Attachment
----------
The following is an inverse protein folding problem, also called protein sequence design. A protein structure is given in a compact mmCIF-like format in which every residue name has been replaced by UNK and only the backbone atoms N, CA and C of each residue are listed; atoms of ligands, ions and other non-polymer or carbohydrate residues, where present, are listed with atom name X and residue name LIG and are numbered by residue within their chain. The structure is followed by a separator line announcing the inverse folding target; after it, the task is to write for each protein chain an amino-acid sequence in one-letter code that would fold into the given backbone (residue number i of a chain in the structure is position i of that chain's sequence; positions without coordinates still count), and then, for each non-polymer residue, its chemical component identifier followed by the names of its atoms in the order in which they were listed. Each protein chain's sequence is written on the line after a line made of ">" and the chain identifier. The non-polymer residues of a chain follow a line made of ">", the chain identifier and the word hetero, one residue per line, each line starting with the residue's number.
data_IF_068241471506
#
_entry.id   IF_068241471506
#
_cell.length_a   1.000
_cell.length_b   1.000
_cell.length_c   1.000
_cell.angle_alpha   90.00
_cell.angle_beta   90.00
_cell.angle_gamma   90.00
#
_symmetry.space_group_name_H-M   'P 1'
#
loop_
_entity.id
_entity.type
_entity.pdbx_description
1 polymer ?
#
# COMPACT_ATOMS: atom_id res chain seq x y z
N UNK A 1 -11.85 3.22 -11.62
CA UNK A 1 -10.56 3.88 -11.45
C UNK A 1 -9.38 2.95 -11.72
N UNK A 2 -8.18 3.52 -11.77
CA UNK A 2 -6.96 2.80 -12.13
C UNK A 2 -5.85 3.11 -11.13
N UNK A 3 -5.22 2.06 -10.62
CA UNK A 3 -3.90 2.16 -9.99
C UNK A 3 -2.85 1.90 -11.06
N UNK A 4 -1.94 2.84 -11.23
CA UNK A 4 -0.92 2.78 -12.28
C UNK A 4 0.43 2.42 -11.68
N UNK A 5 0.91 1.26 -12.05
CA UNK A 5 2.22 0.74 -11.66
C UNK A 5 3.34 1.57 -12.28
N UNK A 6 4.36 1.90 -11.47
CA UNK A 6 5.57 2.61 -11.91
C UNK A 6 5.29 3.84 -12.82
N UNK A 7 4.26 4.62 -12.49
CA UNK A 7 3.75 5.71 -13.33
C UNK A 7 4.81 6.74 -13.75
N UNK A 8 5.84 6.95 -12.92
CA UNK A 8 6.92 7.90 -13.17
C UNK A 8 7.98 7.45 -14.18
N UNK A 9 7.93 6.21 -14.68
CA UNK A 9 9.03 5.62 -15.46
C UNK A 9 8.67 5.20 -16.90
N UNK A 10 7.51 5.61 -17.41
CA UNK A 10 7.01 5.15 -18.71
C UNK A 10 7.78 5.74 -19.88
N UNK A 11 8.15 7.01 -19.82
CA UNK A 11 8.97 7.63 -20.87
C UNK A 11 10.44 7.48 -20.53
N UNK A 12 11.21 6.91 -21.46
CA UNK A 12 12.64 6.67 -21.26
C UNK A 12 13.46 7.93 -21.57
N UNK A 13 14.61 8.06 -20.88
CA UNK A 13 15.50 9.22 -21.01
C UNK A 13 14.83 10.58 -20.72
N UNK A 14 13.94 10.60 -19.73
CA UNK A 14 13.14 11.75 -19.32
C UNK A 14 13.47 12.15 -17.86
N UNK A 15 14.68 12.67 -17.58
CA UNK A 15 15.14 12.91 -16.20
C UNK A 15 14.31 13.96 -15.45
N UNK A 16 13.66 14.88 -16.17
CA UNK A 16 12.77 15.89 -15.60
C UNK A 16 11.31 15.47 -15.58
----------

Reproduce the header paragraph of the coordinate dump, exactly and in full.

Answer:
The following is an inverse protein folding problem, also called protein sequence design. A protein structure is given in a compact mmCIF-like format in which every residue name has been replaced by UNK and only the backbone atoms N, CA and C of each residue are listed; atoms of ligands, ions and other non-polymer or carbohydrate residues, where present, are listed with atom name X and residue name LIG and are numbered by residue within their chain. The structure is followed by a separator line announcing the inverse folding target; after it, the task is to write for each protein chain an amino-acid sequence in one-letter code that would fold into the given backbone (residue number i of a chain in the structure is position i of that chain's sequence; positions without coordinates still count), and then, for each non-polymer residue, its chemical component identifier followed by the names of its atoms in the order in which they were listed. Each protein chain's sequence is written on the line after a line made of ">" and the chain identifier. The non-polymer residues of a chain follow a line made of ">", the chain identifier and the word hetero, one residue per line, each line starting with the residue's number.